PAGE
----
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How To Renovate A Rental House

By Edited Nov 13, 2013 0 0

When investing in a house to renovate with the purpose to rent it out, you need to target the type of tenant you are looking for.

If you find a good investment house in the middle of a neighborhood and close to school and stores, then obviously, you would be looking to rent to a family.

If this is the case, and you have decided to fix up or renovate the house to rent to a family, then you need to walk through the house when you first take possession and take notes of safety issues.

It is one thing to just fix up what is already there, but if you want to get the higher end of the rent scale in this neighborhood, then you have to go one step further if you want to attract a family. You need to promote a safe and healthy house.

We have renovated a house, and because of where it was, we decided to try and attract a family. We went through the house and upgraded the obvious, such as the kitchen and the bathrooms. We made everything easy to clean as well. Simple fixtures and good waterproofing behind the tiles in the bathroom. Crayon resistant paints for the bedroom walls, and stain resistant carpets.

But here is a list of things you can do when renovating or fixing up your rental house to attract a family.

1. If you are replacing vanities, get ones that can be locked, or have child locks on their under sink cabinets, kitchens too.

2. Put a carpet runner down the main staircase, instead of varnished hardwood. Kids run around a lot in their socks, and accidents on hardwood stairs are high with children.

3. Put a door on the basement stairs. (There had been a door on ours, but it had been taken off years ago, we put it back on, as it was easy to fall down the stairs where the opening was.

4. Make sure all the exhaust fans work, especially in the bathroom. There will be a lot more tubs and showers with a family, and you don't want mold building up in the bathrooms.

5. Make sure all electrical outlets near water, such as kitchen sink and bathroom, are GFI protected. This is law now if you do any electrical upgrades in the bathroom or kitchen.

6. Get the heating ducts cleaned. We just did that, and it was amazing what came out of these 38 year old ducts. We had been getting stuffy noses while working in there with the heat on. We had just replaced the furnace, and decided it seemed kind of pointless for the new high efficiency furnace if the ducts were clogged with dust, dirt, old construction debris and allergens. The air quality was instantly better. (Find a reputable duct cleaner)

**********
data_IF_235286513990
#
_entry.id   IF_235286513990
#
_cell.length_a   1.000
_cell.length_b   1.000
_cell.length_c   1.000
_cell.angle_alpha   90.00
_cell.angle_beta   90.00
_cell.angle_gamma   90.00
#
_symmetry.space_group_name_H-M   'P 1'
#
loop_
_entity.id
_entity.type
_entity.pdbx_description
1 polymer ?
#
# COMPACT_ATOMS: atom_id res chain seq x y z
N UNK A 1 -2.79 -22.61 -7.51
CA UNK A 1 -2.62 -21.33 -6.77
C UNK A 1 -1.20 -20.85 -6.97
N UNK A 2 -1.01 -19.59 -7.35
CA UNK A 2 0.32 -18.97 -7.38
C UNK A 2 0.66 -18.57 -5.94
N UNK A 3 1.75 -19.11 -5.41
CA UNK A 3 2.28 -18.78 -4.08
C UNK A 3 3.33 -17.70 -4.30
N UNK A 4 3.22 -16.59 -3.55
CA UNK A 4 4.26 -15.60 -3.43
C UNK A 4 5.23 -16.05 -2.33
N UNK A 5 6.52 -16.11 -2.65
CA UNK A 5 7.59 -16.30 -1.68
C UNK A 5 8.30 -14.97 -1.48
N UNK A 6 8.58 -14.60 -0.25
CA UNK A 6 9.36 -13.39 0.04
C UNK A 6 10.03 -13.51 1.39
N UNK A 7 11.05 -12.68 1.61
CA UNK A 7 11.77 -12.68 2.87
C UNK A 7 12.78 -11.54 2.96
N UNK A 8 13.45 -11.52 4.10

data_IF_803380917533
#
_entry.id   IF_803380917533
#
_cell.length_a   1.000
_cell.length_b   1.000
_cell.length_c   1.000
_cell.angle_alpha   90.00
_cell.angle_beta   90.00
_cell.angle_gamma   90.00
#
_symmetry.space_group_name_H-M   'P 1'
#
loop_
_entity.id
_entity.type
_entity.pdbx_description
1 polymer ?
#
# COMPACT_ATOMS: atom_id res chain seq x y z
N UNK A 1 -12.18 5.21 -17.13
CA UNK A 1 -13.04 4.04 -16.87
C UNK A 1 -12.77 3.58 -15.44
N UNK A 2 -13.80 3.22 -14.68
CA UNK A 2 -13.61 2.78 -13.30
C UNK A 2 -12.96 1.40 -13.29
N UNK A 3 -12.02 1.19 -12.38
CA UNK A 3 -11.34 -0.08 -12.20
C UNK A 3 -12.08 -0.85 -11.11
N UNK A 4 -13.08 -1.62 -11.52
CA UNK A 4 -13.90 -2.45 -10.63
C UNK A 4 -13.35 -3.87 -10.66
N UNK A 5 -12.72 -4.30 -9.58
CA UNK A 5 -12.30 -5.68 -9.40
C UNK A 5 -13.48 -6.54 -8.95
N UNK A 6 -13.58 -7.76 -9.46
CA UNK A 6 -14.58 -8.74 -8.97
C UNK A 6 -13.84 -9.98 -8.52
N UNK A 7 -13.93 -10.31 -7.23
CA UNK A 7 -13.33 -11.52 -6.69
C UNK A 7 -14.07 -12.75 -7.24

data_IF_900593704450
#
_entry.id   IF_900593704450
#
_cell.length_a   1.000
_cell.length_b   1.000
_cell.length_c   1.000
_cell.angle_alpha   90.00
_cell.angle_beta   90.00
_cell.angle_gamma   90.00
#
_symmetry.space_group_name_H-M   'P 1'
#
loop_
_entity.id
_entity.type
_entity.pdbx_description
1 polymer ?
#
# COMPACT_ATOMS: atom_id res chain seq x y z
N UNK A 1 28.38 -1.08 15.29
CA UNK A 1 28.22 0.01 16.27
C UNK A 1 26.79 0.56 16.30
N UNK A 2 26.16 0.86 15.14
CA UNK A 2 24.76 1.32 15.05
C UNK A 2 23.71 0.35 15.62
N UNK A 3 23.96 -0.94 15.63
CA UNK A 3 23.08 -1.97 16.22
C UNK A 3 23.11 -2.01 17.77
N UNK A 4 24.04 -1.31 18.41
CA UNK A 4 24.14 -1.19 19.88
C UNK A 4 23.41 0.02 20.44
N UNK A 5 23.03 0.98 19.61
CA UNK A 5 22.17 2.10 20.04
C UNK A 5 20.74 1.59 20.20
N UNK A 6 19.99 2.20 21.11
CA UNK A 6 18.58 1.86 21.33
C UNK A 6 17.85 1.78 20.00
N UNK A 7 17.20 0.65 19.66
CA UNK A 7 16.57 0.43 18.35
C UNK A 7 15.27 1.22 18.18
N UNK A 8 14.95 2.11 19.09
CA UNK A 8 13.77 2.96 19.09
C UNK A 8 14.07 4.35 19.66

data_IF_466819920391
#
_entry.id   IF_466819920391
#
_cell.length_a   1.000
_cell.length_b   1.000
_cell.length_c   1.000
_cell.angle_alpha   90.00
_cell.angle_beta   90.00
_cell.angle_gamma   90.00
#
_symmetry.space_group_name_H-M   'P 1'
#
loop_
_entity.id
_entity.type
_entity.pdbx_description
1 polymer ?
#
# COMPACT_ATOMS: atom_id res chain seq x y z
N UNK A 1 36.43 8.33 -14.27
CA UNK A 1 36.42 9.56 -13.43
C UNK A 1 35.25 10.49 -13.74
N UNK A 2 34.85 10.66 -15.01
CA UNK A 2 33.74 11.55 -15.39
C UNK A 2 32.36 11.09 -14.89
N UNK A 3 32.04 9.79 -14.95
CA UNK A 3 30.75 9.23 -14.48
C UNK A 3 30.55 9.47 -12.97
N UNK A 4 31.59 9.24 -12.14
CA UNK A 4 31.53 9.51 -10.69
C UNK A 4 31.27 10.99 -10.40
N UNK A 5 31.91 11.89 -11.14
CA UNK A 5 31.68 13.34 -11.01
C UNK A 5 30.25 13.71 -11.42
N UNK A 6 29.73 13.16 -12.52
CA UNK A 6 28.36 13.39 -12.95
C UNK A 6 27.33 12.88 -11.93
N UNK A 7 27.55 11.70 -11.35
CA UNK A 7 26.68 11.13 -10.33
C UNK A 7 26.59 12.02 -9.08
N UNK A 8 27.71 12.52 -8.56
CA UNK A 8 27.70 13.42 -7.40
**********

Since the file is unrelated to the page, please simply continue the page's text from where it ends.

7. Get into the attic and check the roof for any leaks, mold can grow quickly on areas that can't dry out, and that can effect the air quality of your rental house, as it seeps into the general living area. Get the roof looked at, and if possible get extra insulation added and make sure the soffit vents and roof vents are clear for good air ventilation. This will save them money on their heating bill, if they are paying the utilities (which is a big enticer!) or on yours if you are covering the utilities. This also gives you the chance to be proactive and find any problems in the roof before they become big. Get all these structural items checked while doing your renovations, and before you get a tenant. This way there are no surprises. check with your local township. There may be financial credits and rebates for upgrading efficiency items, such as furnace, roof insulation and more. We were able to get credits from the township for installing low flow toilets (they use less water for flushing)

A friend of ours, has rental houses, and did not do any "proactive" maintenance. The roof looked OK, and the ceilings looked fine in the one house, until she got a call from a tenant that the bedroom ceiling had fallen in. It looks like years of leaking and seepage had finally damaged the drywall and it caved in. There were signs, the air smelled funny and a few stains were forming on the ceiling. She was then faced with a very large roof repair bill, and in the middle of winter! So, go on the defensive, and be proactive, find these problems ahead of any crisis!

Check the entire house for leaks, that could cause mold and health problems. If any drywall has black forming on it, then there is water or moisture behind it. Do not just paint over it, until you can find the source. It will not go away. A quick fix is not the answer, you will spend more money in the long run, and be getting calls from complaining tenants. Many investors, will quickly fix up what needs to be fixed up, and slap on a fresh coat of paint, but if you are trying to attract a family with children and want to charge the maximum rent, you have to go the extra mile.

You have to go through the entire house, corner to corner, and work on the "behind the scenes" items as well as the obvious. Upgrade the insulation, upgrade the furnace and any furred up water heater. Fix leaks and seepages. Get the ducts cleaned. These do cost money, and many investors would prefer to spend the money on the decor. But these behind the scene items, can help get that higher rent. Make a list of these improvements for the family to see, when trying to get the maximum rent.

We went to look at houses in the area that were being offered for rent. They were clean, but it was obvious that the insulation was very little, as the really old furnace kept coming on. The water heater was so furred up the water pressure was affected and it took a long time to heat up, and the air smelled stale.

If you go that extra mile, you can charge the higher rent, knowing that your house is clean and healthy inside and out, and will be a great rental house for a family. So be prepared when purchasing and renovating a rental house. You need to spend the money upfront but the return on your investment will be worth it.


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